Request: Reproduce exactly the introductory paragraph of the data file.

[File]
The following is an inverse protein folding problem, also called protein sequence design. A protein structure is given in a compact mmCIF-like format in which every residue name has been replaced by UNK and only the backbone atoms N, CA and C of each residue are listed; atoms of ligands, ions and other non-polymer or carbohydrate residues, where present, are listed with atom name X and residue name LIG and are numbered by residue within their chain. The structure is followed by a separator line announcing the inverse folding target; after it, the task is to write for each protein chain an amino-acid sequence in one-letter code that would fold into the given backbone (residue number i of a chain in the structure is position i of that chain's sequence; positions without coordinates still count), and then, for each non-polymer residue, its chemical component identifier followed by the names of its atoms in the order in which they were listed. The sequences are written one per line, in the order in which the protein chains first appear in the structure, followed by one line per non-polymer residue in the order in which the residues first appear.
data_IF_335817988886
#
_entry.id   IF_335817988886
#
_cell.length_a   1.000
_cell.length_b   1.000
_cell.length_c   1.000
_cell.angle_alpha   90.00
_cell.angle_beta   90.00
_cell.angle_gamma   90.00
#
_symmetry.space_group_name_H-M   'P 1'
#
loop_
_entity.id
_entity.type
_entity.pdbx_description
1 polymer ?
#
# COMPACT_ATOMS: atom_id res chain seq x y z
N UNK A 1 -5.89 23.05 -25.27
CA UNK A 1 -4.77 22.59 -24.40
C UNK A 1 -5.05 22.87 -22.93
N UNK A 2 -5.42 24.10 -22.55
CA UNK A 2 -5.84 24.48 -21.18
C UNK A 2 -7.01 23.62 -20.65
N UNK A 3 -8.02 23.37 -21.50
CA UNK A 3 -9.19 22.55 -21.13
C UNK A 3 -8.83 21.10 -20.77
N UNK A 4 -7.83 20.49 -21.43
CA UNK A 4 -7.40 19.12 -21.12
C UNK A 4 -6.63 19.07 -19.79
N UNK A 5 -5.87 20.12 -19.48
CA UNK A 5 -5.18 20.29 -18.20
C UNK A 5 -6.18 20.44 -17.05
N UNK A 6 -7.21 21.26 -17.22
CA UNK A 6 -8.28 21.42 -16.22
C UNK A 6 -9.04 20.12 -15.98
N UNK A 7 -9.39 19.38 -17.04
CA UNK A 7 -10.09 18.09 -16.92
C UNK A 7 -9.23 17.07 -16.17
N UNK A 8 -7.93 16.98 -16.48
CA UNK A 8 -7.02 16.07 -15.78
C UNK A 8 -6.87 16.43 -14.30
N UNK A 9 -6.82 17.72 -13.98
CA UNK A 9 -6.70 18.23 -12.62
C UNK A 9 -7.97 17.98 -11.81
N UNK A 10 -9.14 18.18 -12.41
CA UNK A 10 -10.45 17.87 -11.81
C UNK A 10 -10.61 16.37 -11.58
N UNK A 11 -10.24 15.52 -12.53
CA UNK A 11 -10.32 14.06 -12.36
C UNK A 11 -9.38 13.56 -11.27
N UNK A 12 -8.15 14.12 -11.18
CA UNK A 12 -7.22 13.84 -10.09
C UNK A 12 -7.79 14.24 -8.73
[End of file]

The following is an inverse protein folding problem, also called protein sequence design. A protein structure is given in a compact mmCIF-like format in which every residue name has been replaced by UNK and only the backbone atoms N, CA and C of each residue are listed; atoms of ligands, ions and other non-polymer or carbohydrate residues, where present, are listed with atom name X and residue name LIG and are numbered by residue within their chain. The structure is followed by a separator line announcing the inverse folding target; after it, the task is to write for each protein chain an amino-acid sequence in one-letter code that would fold into the given backbone (residue number i of a chain in the structure is position i of that chain's sequence; positions without coordinates still count), and then, for each non-polymer residue, its chemical component identifier followed by the names of its atoms in the order in which they were listed. The sequences are written one per line, in the order in which the protein chains first appear in the structure, followed by one line per non-polymer residue in the order in which the residues first appear.